We described it in your words, as sort of a global traffic jam what's going on. Just elaborate further, how bad is what you're seeing out there?

PETERSON: Yes, so specifically, you're seeing a big backup at ports, over 77 percent of the world's ports right now have significant delays of ships

and congestion waiting, like I said, a traffic jam of ships just waiting for their turn.

The Port of Long Beach is the worst in the United States right now, where you have -- and that's our largest port, LA Long Beach complex and you have

68 ships at anchor right now, meaning they're not even unloading. There are 30 ships unloading, and there are 68 ships waiting their turn. This is

highly unusual.

Before the pandemic, there would almost never be a reason for a ship to wait. They would be able to pull right up and unload as soon as they got to


So, this is a real problem. American businesses have billions -- billions and billions of dollars' worth of merchandise sitting on those ships in

containers waiting to unload, and it is a big part of why consumers are having trouble finding things that they're looking for in the stores right


CHATTERLEY: Yes, I mean, you're talking about the United States, and it is just one piece of the jigsaw puzzle. I know you have what -- 10,000 clients

in over 200 different countries. I know it's hard to visualize this, but I'm sure this is part of your plan.

If the entire system operated on the Cloud, and I know that's a challenge. So, even if we were just talking about the largest container ships and

those with the associated trade, and obviously the trucks and things, would the situation today look very different? Because there are pieces of the

supply chain here that are broken, whether it's truck drivers, for example, and then that has a backing up effect. Would we be far more efficient today

with your technology in a greater scale?

PETERSON: Yes, there is no doubt that a technology -- moving these processes to the Cloud, allowing for smoother communication for data to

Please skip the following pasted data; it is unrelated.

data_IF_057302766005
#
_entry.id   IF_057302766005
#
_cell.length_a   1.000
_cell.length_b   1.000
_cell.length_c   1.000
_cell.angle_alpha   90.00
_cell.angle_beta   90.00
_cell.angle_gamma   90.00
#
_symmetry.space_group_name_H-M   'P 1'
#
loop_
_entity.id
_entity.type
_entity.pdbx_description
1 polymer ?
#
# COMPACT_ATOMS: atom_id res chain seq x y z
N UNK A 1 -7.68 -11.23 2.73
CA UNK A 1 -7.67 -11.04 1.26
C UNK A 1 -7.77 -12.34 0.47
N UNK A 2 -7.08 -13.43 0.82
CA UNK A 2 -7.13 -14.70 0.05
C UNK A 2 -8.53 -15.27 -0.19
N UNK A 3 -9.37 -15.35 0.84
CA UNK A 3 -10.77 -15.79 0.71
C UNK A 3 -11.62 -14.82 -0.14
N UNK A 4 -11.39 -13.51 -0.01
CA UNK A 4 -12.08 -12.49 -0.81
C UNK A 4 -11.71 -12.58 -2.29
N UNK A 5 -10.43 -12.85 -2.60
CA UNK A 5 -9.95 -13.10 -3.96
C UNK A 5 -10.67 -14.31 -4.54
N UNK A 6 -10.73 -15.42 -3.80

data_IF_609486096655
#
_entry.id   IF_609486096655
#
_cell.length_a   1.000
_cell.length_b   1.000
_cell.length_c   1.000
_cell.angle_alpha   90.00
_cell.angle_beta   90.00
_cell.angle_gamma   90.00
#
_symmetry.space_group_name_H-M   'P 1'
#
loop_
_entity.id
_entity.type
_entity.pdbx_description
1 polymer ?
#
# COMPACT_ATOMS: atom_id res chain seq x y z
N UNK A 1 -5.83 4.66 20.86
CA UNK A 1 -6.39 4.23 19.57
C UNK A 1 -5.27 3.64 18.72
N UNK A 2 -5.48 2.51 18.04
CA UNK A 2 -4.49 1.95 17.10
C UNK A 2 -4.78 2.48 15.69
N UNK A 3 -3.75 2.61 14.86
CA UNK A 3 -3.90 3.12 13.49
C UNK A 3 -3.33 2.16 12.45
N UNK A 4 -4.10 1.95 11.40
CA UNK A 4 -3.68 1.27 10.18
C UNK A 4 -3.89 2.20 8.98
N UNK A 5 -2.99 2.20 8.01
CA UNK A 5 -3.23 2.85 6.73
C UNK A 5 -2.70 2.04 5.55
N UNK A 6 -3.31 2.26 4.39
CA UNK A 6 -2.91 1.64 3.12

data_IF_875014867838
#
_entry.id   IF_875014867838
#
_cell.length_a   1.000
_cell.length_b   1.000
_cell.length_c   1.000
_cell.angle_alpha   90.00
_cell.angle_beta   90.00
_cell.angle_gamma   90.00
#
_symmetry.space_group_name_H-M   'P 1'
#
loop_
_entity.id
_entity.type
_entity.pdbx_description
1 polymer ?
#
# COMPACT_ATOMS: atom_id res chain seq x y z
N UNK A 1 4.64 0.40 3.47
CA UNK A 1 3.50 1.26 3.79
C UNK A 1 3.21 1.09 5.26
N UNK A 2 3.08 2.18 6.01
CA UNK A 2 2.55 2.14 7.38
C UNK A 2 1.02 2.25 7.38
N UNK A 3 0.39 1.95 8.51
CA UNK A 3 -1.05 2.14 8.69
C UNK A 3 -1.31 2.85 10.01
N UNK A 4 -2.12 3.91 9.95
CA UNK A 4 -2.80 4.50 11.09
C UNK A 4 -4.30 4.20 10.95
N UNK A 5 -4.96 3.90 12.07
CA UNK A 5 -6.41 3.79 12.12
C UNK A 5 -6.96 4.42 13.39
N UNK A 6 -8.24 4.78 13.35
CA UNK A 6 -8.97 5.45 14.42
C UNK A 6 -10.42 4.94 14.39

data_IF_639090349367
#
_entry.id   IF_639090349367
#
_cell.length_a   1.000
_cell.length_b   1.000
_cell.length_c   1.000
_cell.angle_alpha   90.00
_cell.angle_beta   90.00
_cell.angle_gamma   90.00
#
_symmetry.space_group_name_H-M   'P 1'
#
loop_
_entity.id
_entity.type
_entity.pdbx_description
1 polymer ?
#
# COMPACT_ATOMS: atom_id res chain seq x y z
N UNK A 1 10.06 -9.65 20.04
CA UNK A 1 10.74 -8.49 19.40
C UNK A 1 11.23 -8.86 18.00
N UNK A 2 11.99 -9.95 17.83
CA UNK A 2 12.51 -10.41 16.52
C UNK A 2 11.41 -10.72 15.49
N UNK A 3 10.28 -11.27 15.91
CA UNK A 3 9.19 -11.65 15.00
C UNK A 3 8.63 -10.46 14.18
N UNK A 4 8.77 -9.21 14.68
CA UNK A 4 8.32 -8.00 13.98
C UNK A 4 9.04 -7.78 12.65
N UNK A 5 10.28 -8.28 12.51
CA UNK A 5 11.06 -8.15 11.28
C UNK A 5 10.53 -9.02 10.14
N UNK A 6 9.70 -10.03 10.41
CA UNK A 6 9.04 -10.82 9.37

flow between parties is going to -- it's got to be the solution here. I mean, of course, the government needs to invest in infrastructure and

building bigger and deeper ports, and more rail connections and all these things.

But the reality is, that will take a long time, and the technology is here, it's easy to adopt, and we need data to flow because let's say there's a

backup at the port, where right now there's a traffic jam both of ships waiting to get in, but also truck drivers are spending hours -- we estimate

about six hours right now for a truck to get into the port, and that means they can't hit their container appointment number.

And a Cloud-based system would be able to dynamically assign appointments and assign a container to the truck that is available. Right now, they have

to go for a specific container, try to find it somewhere deep in the stack. It takes way too long, and it is leading to these traffic jams.

It is very simple. The technology already exists. We've already built it. And so, I think -- and that's just one example across the chain of where

Cloud-based technology can really help push this supply chain forward.

CHATTERLEY: Yes, that's like a gig economy based approach to something that at the moment is incredibly sticky and laborious.

Just in terms of the numbers for Flexport, talk to me about the kind of growth that you've seen even just over the last 18 months since a lot of us

have been buying things online versus going into stores and things. Just what kind of growth in demand and conversations are you having with